Miniature Device Could Unlock the Promise of Some Kidney Cancer Drugs

Proximal tubule of the kidney.

A cross section of a proximal tubule in the kidney captured by scanning electron microscopy. A new nanoparticle could make it possible to deliver drugs directly to this structure, which is the site of a common form of kidney cancer.

Inspired by a surprise discovery, Memorial Sloan Kettering scientists have engineered a tiny particle that could make it possible to deliver drugs directly to the kidneys and minimize their uptake in other organs. The device, called a mesoscale nanoparticle, could help boost the usefulness of some kidney cancer drugs and might also be used in the treatment and diagnosis of other kidney conditions.

Nanoparticles are polymers — large molecules consisting of many small parts — that typically measure between one and 100 nanometers and can be loaded with drugs or imaging agents. (For comparison, an average human cell measures about 50,000 nanometers in diameter.) They hold promise for many medical applications, partly because they are biocompatible — not harmful to living tissue — and have unusual chemical and physical properties.

At MSK and elsewhere, scientists are seeking to develop new nanoparticles capable of ferrying drugs to tumors and making them stay there long enough to be effective. “Targeting tumors specifically has often proved to be challenging,” says chemist and engineer Daniel Heller, who led the study. “For cancers growing in specific sites, such as the kidneys, the next best thing may be a particle that’s capable of seeking out the right organ.”

A Serendipitous Result

The kidney-bound particle is the result of an incidental finding made while studying how the size and chemical properties of some nanomaterials could be modulated to guide their distribution in the body. The goal of the project — a collaboration between Dr. Heller’s group and MSK lung cancer physicians — was to create a nanoparticle capable of targeting cancer drugs to the lung.

Mesoscale nanoparticles imaged by scanning electron microscopy.

Mesoscale nanoparticles visualized by scanning electron microscopy. The diameter of an average particle measures about 400 nanometers, which is about 50 times smaller than the width of a human hair.

The investigators produced a number of nanoparticles of different sizes and chemical properties. They then injected these particles into mice and tracked their location using CT scans and other imaging methods.

The results of the initial experiments were mixed. In particular, one of the particles didn’t behave as expected. The researchers could find only low levels of it in the animals’ lungs, and very little in the liver or spleen, where many similar substances tend to gather. “To our surprise, this particle accumulated almost exclusively in a specific structure of the kidney,” says postdoctoral fellow Ryan Williams, the study’s first author, “and it stayed there until all of it had degraded.”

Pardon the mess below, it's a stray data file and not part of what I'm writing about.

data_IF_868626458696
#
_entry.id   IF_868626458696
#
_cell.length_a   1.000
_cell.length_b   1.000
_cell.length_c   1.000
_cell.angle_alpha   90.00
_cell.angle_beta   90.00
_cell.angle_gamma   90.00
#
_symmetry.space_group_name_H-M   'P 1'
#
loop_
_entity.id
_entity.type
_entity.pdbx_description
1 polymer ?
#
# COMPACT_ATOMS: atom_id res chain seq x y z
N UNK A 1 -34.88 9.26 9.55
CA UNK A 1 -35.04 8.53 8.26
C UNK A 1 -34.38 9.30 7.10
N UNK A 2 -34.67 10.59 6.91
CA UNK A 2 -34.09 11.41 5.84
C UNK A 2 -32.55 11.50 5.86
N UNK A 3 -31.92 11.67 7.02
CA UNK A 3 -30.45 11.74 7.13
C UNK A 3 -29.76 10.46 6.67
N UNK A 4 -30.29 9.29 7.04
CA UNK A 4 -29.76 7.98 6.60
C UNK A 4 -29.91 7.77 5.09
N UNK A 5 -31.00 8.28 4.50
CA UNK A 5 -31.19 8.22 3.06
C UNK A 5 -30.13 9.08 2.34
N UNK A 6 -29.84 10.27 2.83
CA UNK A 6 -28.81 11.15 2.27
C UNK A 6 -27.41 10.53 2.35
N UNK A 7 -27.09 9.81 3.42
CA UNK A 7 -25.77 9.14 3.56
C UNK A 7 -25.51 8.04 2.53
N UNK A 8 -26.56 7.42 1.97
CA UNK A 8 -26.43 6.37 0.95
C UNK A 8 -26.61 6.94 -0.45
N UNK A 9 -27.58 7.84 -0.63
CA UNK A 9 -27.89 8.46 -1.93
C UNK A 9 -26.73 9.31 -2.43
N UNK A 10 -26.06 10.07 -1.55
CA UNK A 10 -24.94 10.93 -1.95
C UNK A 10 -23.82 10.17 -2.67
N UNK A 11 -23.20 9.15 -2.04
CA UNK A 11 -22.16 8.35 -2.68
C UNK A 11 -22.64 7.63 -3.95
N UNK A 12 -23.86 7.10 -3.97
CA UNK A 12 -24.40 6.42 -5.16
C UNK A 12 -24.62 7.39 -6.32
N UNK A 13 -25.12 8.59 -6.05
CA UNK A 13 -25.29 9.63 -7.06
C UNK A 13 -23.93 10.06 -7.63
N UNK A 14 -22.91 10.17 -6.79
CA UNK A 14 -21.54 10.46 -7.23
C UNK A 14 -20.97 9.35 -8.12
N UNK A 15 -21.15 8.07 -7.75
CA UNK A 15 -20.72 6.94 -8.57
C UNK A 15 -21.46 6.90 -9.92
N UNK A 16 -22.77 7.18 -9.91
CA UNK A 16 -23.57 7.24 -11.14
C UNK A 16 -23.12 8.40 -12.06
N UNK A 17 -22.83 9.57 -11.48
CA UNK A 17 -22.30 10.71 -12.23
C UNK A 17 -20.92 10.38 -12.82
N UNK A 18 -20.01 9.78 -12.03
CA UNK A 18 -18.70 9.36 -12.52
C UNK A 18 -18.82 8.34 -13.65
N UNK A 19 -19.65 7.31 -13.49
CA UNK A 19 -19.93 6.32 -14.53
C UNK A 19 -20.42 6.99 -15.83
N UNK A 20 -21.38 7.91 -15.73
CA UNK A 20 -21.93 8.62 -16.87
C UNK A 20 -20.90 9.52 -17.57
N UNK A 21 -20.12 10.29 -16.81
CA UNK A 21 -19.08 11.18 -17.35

The researchers dubbed the particle “mesoscale” or middle-size because it’s bigger than most of its forerunners, with a diameter of about 400 nanometers. It takes up to two months for the mesoscale nanoparticle to fall apart completely, which means it could potentially be used to release a drug very slowly inside the kidneys.

Redeeming Failed Drugs

Located right below the rib cage, the kidneys are two fist-size organs whose main function is to filter waste and excess water out of the blood to make urine. While waste products enter the kidneys through a network of filtering blood vessels called the glomerulus, the researchers found that mesoscale nanoparticles are absorbed — through a poorly understood process — in a different part of the kidney called the proximal tubule.

“This is interesting for several reasons,” Dr. Heller says. “First, the proximal tubule happens to be where renal cell carcinoma [RCC, the most common form of kidney cancer] originates.”

The team is now working to develop a nanoparticle-based technology to deliver chemotherapy or targeted therapies directly to the site of RCC. They hope the method will help reduce side effects of the drugs by keeping them away from other organs.

RCC drugs that haven’t met expectations could potentially be improved with nanotechnology.

“We are currently doing experiments to verify that the particles can be used to effectively deliver a drug to RCC tumors in mice,” Dr. Heller says. The main focus of this work, he adds, will be on kidney cancer drugs that have failed clinical trials or preclinical testing.

“The drugs that have been shown to work already are presumably hitting their target,” he explains. “So it might make more sense to focus on compounds whose development has been halted, either because they didn’t work as well as people had hoped or because they caused too many side effects. There’s a chance we could rescue the promise of some of these drugs by delivering them directly to the tumor site.”

More Possible Applications

The researchers are exploring other potential uses of the particle as well. For example, they believe it could be employed to help repair kidney failure, a common problem in people who receive chemotherapy for various types of cancer. “In these patients, the proximal tubule is often the first site of damage,” Dr. Heller says.

In collaboration with nephrologist Edgar Jaimes, who heads MSK’s Renal Service, he and Dr. Williams are investigating whether this technology could potentially be used to develop therapies to accelerate kidney recovery or prevent chemotherapy-induced kidney injury. They will soon start experiments to find out if the particles can deliver small molecules that target proteins involved in acute kidney injury. They will first explore the approach in animal models with the ultimate goal to determine its usefulness in patients with chemotherapy-induced kidney injury.